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Posted by: Tanja Trezise on Sep 27, 2012

Court: TN Supreme Court

Attorneys 1:

Philip N. Elbert, Jeffrey H. Gibson, and Meghan C. Dougherty, Nashville, Tennessee, for the appellants, Christian Heyne, William Heyne, and Robin Heyne.

Attorneys 2:

Wm. Michael Safley, Deputy Director of Law; J. Brooks Fox and Christopher M. Lackey, Assistant Metropolitan Attorneys, Nashville, Tennessee, for the appellee, Metropolitan Nashville Board of Public Education.

Richard L. Colbert and Courtney L. Wilbert, Franklin, Tennessee, for the Amicus Curiae, Tennessee Education Association.

Randall G. Bennett and Joel H. Moseley, Jr., Nashville, Tennessee, for the Amicus Curiae, Tennessee School Boards Association.

Charles W. Cagle and Angela C. Sanders, Nashville, Tennessee, for the Amicus Curiae, Tennessee Organization of School Superintendents.

Judge(s): KOCH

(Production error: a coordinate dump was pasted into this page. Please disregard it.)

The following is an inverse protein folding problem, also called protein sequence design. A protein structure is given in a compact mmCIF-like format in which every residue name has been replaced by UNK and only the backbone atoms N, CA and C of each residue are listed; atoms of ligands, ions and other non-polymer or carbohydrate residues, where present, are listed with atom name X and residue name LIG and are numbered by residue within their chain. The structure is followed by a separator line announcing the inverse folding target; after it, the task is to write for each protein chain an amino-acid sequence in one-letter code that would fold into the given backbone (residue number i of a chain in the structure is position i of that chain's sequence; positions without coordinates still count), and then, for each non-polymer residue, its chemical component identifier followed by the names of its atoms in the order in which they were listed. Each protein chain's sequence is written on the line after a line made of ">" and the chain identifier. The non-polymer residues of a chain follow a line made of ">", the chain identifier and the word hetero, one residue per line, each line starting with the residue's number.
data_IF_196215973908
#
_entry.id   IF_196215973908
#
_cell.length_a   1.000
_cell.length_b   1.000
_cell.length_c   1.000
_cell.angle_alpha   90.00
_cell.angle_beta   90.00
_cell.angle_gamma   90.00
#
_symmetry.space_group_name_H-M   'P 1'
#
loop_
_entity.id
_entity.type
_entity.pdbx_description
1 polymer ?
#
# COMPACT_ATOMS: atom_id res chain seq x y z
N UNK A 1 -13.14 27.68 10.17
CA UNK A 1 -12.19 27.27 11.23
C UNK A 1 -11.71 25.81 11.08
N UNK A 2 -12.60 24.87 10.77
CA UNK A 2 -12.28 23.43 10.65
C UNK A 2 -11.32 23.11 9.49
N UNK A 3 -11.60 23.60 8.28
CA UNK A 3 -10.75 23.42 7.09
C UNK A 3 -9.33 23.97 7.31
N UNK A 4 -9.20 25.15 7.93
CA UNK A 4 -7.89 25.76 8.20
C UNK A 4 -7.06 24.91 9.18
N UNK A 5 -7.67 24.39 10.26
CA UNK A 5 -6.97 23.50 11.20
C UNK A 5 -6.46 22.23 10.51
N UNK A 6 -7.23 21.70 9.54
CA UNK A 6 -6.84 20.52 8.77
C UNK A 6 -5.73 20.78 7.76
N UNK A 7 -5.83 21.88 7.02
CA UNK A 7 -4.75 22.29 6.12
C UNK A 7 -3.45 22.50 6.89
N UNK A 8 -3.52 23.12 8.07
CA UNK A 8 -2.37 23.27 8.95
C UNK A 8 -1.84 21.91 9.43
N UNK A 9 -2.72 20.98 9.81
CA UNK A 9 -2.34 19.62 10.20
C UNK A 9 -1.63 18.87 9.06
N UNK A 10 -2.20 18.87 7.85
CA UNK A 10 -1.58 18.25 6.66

This appeal involves the scope of the procedural due process rights of a public high school student facing discipline for an infraction of school rules of conduct. After injuring a younger student with his automobile on school property, the student was cited for an infraction of the student conduct rule proscribing reckless endangerment. The principal’s decision to suspend the student for ten days was upheld by a hearing board and a designee of the director of schools, and the school board declined to review the matter. Thereafter, the student and his family filed a petition for common-law writ of certiorari in the Chancery Court for Davidson County seeking judicial review of the disciplinary decision. Following a hearing during which the trial court permitted the student and his family to present evidence regarding allegedly arbitrary, capricious, and illegal conduct by school officials that was not reflected in the record of the disciplinary proceedings, the trial court found that the school officials had violated the student’s procedural due process rights because one official had performed both prosecutorial and decision-making functions and because this official was biased against the student. The trial court also determined that the evidence did not support the conclusion that the student’s conduct amounted to reckless endangerment. Accordingly, the trial court directed the school system to expunge the student’s record and awarded the student and his family $371,845.25 in attorneys’ fees and $25,626.27 in costs. The Board of Education appealed, and the Court of Appeals reversed the trial court’s judgments. Heyne v. Metropolitan Nashville Bd. of Pub. Educ., No. M2010-00237-COA-R3-CV, 2011 WL 1744239 (Tenn. Ct. App. May 6, 2011). We affirm the judgment of the Court of Appeals.